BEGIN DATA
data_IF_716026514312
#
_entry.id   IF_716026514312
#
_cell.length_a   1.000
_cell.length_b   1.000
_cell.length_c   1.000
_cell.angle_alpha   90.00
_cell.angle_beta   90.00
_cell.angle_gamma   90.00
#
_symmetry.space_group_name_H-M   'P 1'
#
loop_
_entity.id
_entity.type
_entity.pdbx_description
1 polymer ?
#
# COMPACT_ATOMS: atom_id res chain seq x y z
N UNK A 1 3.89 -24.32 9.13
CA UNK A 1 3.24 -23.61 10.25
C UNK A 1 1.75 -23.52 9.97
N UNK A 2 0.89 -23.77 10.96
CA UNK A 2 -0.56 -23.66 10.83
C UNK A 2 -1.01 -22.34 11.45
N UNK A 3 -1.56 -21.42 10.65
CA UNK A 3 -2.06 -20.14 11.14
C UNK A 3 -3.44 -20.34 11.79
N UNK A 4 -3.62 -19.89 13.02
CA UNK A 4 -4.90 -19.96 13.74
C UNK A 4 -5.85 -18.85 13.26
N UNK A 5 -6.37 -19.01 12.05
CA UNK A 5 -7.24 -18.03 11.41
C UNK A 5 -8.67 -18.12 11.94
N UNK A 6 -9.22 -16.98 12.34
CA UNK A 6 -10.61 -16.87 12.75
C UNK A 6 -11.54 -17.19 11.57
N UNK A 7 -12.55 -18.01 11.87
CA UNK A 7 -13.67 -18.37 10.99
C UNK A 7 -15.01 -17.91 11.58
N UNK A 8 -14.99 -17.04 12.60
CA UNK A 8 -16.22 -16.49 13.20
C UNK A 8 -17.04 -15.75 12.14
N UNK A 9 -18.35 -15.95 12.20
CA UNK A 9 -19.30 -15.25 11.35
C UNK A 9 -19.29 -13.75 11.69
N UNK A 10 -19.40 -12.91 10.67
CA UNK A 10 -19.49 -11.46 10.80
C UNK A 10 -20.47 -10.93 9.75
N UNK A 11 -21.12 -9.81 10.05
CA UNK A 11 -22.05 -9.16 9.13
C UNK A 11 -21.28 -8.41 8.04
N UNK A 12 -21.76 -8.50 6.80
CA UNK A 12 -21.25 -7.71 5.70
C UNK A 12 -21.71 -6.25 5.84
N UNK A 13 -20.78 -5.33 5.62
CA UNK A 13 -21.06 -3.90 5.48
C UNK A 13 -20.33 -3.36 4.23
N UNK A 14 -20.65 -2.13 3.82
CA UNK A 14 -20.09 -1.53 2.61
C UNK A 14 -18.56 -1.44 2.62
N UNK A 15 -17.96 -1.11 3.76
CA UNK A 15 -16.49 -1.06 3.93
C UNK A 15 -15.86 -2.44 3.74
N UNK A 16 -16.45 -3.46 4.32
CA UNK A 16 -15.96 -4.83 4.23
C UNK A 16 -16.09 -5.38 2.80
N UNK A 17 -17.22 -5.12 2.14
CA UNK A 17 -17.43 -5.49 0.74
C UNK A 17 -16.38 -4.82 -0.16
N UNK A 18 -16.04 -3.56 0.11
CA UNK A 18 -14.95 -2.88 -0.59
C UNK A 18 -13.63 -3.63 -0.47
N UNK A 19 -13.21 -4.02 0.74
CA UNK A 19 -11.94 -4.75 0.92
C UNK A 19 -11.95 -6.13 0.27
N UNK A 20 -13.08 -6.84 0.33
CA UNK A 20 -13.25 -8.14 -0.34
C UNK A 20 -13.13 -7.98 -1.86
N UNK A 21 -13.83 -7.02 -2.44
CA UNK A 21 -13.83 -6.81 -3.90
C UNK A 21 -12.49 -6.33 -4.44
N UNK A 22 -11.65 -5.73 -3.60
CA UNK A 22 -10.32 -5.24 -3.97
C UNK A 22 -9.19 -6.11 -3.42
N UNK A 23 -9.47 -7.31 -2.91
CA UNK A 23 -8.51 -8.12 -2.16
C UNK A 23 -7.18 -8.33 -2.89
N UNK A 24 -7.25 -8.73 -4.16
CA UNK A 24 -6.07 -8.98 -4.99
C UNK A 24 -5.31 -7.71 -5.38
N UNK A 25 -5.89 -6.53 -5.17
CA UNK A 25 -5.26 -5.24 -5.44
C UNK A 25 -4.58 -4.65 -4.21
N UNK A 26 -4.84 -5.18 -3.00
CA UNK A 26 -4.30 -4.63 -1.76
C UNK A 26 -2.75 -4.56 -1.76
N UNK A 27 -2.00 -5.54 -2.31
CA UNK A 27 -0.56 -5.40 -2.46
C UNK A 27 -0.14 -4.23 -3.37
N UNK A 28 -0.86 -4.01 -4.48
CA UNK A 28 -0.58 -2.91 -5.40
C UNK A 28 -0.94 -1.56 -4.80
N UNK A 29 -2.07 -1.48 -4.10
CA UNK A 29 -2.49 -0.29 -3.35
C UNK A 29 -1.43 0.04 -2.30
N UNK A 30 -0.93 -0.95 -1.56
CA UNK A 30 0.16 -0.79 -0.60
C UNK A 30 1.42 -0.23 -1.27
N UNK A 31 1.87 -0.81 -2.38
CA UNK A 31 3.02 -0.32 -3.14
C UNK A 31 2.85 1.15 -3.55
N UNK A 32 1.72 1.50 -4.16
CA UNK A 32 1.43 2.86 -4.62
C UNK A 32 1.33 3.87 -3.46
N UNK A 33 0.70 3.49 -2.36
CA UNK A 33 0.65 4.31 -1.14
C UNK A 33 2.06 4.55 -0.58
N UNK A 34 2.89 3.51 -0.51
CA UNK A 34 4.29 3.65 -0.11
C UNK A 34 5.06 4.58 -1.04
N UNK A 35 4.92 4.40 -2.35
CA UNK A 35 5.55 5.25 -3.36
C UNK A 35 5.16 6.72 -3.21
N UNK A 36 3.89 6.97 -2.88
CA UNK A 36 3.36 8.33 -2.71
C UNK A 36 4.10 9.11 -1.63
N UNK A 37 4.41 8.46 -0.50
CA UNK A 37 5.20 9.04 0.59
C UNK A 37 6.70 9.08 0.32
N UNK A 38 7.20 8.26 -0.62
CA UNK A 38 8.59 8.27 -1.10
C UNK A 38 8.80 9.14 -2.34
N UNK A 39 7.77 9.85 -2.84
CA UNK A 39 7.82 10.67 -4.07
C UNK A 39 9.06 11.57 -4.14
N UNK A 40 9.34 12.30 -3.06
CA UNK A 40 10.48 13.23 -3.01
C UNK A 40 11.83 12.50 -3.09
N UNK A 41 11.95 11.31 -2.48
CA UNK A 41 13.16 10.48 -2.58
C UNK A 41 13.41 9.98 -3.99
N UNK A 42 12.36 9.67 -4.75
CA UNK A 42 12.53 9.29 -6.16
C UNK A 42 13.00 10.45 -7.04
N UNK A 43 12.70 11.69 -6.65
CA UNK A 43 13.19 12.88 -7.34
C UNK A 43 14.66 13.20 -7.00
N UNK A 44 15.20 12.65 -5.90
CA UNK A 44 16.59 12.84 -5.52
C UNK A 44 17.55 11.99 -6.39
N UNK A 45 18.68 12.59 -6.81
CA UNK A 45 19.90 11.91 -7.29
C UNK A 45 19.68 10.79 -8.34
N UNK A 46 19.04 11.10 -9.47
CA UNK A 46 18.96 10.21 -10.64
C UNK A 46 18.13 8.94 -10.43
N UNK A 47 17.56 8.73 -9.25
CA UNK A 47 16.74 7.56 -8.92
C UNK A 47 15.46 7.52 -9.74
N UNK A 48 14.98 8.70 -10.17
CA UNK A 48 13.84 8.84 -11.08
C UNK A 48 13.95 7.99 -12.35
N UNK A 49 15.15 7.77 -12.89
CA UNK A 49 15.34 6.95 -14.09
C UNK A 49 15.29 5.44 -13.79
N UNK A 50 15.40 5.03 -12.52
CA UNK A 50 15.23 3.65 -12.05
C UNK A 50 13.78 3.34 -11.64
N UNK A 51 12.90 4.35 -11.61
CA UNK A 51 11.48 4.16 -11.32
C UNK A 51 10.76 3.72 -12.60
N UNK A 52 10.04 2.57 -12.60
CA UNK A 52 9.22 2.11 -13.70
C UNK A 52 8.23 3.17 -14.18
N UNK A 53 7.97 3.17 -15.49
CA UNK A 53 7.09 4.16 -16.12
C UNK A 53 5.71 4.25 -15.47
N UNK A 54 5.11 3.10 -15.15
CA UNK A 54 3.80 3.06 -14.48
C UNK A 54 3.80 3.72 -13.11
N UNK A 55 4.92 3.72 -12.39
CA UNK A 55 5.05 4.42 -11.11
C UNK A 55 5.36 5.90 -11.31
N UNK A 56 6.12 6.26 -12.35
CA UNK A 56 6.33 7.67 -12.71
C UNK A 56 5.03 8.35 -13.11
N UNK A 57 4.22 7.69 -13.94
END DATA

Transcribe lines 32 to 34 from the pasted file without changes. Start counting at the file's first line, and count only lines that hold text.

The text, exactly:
C UNK A 4 -5.85 -18.85 13.26
N UNK A 5 -6.37 -19.01 12.05
CA UNK A 5 -7.24 -18.03 11.41